Tip: Low Fat vs. Low Carb For Fat Loss

What's better for improved body composition? One study says it might not be what you think it is.

The Study That Was Ignored

In 2015, the journal "Cell Metabolism" published a study that should have been a game changer. Quite simply, the paper reported that contrary to current belief, restricting dietary fat can lead to a greater loss of body fat than restricting carbohydrates.

But hardly anyone took note of it. Why, I'm not sure, but I'm guessing that this revelation was kind of inconvenient. It made people who'd been chanting the low-carb mantra over and over again for years – especially the keto people – get all itchy.

It's like the time when you espied your chain-smoking grandma accidentally dropping a cigarette ash the length of your pinky finger into the cake batter. Rather than start over, she coughed nervously, looked away, and quickly stirred the ashes into the batter and hoped no one would ever notice.

But the study in question is a big, Churchill-cigar sized ash that's too big and gnarly to hide.

Scientists from the US National Institutes of Health, led by Dr. Kevin Hall, recruited 19 obese men and confined them to a metabolic ward for a pair of two-week periods. Everything they ate was carefully measured and allocated.

During the first two-week period, the men had their calories reduced by 30% through carb-restriction alone (not enough to induce ketosis, but low all the same). During the second two-week period, the conditions were reversed and the men reduced their calories through fat-restriction. Regardless of which nutrient was restricted, calorie intake remained the same. Each day, the researchers tracked how much body fat the participants burned.

Those who had their dietary fat restricted lost 89 grams a day of body fat while those that had their dietary carbs restricted lost 53 grams per day.

And, in what amounts to a sharp, crystallized-sugar stick in the eye of ketogenic diet freaks, the researchers found that the role insulin played in the fat loss wasn't that big a deal.

True, the low-carb diet was less insulinogenic in general (and thus led to a greater amount of fat being burned), but the reduced fat diet resulted in more fat loss anyways, which puts a chink in the theory that high insulin output from high carbs results in less body fat loss and more body fat storage.

There are two potential problems with this study. For one, they only had 19 participants, but you still have to give the researchers some credit because putting 19 obese guys into a "metabolic kitchen" where everything they eat is monitored is pricey.

Secondly, the researchers did some mathematical projections on both the carb-restricted and fat-restricted dieters and tried to figure out what would have happened if they'd continued the study for 6 months. They found that following the fat-restricted diet would only have led to modestly better fat loss (about 6 pounds). They addressed it this way:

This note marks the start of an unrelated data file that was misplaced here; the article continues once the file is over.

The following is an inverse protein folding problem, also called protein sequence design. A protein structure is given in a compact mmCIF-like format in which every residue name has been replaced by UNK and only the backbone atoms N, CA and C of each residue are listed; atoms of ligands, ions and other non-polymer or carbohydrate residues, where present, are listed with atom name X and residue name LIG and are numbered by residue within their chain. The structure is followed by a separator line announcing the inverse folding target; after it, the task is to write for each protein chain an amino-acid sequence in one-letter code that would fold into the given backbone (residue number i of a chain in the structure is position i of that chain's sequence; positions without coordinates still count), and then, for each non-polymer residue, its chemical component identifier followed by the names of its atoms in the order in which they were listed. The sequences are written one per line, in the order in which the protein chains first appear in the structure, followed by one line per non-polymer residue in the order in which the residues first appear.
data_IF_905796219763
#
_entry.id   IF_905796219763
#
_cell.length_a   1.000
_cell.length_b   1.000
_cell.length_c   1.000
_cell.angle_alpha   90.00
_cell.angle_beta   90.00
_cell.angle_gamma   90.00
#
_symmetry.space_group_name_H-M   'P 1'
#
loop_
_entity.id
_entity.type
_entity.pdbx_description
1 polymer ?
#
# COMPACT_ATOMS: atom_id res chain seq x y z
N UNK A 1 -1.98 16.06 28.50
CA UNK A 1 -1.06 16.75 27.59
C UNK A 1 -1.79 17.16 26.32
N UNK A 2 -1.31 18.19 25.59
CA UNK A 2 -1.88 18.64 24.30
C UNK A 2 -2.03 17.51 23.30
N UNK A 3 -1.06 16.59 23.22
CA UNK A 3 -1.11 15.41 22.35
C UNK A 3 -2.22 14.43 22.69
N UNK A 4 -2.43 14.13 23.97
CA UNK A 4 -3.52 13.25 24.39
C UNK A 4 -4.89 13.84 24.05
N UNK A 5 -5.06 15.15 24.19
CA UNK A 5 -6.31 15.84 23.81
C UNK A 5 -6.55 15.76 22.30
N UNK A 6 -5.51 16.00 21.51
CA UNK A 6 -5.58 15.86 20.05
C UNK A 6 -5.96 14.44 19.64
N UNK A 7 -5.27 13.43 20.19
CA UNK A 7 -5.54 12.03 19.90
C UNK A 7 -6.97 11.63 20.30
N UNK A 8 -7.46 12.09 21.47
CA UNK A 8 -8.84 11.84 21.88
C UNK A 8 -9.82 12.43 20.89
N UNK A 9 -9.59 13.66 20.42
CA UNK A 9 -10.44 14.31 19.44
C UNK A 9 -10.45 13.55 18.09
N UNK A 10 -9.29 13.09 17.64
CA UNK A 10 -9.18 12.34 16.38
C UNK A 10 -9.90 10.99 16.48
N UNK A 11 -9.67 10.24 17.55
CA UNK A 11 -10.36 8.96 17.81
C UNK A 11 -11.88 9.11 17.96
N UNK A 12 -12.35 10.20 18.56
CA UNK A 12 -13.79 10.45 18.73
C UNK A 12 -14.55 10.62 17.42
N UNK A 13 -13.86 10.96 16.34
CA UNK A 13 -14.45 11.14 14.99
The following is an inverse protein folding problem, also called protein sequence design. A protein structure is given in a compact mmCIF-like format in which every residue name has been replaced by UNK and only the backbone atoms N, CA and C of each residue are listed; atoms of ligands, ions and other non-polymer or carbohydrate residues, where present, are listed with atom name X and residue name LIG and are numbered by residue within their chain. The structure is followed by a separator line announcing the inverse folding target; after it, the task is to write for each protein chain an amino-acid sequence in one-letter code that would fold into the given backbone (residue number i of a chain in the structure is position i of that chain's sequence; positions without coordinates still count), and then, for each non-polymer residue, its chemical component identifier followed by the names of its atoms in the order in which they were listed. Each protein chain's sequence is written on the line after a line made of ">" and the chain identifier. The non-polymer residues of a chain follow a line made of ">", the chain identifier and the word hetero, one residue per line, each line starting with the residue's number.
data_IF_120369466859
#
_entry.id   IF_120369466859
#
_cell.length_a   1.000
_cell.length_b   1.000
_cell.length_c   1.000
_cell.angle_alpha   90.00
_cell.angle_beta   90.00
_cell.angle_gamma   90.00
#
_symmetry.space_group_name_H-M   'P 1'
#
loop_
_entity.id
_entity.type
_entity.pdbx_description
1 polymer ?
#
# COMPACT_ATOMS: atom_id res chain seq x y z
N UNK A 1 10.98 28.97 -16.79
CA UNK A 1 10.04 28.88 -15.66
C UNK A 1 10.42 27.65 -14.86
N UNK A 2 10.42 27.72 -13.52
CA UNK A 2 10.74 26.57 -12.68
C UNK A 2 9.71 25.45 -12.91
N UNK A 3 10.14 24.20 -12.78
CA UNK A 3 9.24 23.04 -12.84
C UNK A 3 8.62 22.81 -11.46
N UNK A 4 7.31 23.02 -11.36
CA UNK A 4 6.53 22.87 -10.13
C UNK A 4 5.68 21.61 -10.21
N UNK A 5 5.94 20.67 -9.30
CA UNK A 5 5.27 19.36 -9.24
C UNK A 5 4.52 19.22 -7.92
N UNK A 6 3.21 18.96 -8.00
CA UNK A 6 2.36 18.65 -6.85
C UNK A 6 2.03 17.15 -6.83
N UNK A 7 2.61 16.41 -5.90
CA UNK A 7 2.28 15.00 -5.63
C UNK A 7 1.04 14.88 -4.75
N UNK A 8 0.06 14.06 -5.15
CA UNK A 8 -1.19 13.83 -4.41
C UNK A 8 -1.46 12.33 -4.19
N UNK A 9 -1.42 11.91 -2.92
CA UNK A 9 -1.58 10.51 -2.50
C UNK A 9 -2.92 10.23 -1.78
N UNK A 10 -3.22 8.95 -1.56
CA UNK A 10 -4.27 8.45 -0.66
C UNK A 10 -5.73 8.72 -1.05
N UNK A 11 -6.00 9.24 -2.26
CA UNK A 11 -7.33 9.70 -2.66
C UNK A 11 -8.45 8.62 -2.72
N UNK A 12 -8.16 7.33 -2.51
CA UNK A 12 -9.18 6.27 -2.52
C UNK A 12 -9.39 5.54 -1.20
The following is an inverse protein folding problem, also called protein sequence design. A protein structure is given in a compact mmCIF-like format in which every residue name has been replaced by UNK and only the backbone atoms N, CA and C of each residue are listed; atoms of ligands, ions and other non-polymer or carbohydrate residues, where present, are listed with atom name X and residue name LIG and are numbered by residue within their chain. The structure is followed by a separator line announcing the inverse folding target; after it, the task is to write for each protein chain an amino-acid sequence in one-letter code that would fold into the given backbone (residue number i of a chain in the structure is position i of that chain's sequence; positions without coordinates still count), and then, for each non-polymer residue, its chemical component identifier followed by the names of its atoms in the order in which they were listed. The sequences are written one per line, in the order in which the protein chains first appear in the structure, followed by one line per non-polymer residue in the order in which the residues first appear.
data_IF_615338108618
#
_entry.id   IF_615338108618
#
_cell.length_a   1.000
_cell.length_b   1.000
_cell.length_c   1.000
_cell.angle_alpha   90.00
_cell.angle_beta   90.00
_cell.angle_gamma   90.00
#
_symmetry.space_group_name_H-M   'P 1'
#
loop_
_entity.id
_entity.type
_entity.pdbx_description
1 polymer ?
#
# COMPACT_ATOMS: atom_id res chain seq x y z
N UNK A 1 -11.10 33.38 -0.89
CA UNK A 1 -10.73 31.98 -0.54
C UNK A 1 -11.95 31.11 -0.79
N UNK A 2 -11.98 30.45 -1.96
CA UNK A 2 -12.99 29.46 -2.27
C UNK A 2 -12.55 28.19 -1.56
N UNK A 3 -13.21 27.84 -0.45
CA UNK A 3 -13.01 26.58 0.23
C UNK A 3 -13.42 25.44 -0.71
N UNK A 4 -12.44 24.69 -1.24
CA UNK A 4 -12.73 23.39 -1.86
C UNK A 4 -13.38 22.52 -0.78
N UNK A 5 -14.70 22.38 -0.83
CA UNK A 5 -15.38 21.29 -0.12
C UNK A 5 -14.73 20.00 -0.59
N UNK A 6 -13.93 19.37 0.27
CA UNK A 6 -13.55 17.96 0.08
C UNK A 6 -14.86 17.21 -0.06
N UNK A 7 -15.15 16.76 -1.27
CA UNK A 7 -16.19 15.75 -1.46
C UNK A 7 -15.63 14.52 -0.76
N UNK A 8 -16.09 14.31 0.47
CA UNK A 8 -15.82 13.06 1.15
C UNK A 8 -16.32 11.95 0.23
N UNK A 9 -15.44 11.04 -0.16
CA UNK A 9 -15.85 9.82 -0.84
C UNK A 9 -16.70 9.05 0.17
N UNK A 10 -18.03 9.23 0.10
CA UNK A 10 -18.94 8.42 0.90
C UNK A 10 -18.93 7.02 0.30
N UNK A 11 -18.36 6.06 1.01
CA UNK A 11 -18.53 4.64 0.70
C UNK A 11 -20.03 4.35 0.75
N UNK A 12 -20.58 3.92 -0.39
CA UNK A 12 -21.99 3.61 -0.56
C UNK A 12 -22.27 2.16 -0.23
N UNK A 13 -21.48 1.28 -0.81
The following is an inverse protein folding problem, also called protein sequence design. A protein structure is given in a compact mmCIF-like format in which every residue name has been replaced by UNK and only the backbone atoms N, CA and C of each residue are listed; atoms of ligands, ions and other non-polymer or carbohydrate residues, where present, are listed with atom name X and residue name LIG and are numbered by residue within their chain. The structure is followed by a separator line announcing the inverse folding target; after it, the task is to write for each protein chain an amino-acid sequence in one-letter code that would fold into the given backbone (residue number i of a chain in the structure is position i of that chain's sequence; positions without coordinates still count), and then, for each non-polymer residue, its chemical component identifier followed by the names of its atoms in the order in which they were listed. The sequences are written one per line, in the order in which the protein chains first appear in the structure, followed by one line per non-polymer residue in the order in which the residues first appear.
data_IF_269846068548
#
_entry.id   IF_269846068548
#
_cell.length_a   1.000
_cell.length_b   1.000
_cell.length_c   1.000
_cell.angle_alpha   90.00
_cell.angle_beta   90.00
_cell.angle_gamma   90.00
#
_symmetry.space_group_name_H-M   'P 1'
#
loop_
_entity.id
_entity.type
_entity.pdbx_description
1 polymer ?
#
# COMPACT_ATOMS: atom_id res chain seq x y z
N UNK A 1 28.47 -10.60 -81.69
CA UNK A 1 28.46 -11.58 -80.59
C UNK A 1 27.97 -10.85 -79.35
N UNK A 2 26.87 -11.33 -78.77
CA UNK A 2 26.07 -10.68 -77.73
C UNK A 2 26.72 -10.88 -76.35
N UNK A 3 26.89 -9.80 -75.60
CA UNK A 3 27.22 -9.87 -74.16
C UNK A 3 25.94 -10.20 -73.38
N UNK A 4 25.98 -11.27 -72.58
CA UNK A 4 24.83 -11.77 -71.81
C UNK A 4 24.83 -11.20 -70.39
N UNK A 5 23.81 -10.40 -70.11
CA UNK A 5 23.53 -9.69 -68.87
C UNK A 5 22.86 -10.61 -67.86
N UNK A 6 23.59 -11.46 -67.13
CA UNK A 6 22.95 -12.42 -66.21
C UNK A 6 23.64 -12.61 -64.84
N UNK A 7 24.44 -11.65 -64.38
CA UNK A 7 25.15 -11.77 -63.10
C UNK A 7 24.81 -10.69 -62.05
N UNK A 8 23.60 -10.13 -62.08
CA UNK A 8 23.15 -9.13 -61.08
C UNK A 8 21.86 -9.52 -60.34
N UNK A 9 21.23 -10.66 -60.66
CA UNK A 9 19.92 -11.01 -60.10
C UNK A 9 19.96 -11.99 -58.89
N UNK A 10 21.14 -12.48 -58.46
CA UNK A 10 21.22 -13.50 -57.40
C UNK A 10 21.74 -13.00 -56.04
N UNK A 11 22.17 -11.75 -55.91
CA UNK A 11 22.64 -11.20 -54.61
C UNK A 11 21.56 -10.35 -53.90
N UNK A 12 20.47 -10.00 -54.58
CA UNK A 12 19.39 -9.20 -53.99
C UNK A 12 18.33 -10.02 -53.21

"While the present study demonstrated the theoretical possibility that isocaloric diets differing in carbohydrate and fat can result in differing body fat losses, the body acts to minimize such differences."

But that smacks of nit-pickery, and six pounds is a fairly big tub of goo. If you give this study any credence at all (and you should), you might reconsider your stance on dietary carbs.

You might also want to forget about hopping on the wobbly-wheeled keto bandwagon. Besides the fact that its whole premise (almost no carbs in the diet, thus forcing the body to burn ketones) might be wrong, the keto diet stinks for athletes. It mucks up high intensity performance and resultant recovery, and it presents about the worst possible metabolic condition for muscle growth.

In the end, what matters most to fat loss (and gain, of course) may well be what old-time, enema-prescribing dietitians believed: Calories matter more than specific nutrients.

This study isn't trying to suggest that low-carb diets don't work. They clearly do... but so does just about any diet where you're forced to think about what you're eating. Still, you have to wonder about why they work, since the results of this study imply that insulin doesn't play a role, at least as far as carbohydrates are concerned.

But that doesn't mean you shouldn't try to do everything you can to increase insulin sensitivity, anyhow. The more you do, the easier it is for you to put on muscle and that fact alone contributes to a lower body fat in general (aside from having a host of various health benefits at the cellular level).

In the meantime, you might re-think making carbs the dietary black sheep of the family.

  1. Hall KD et al. Calorie for Calorie, Dietary Fat Restriction Results in More Body Fat Loss than Carbohydrate Restriction in People with Obesity. Cell Metab. 2015 Sep 1;22(3):427-436. PMC.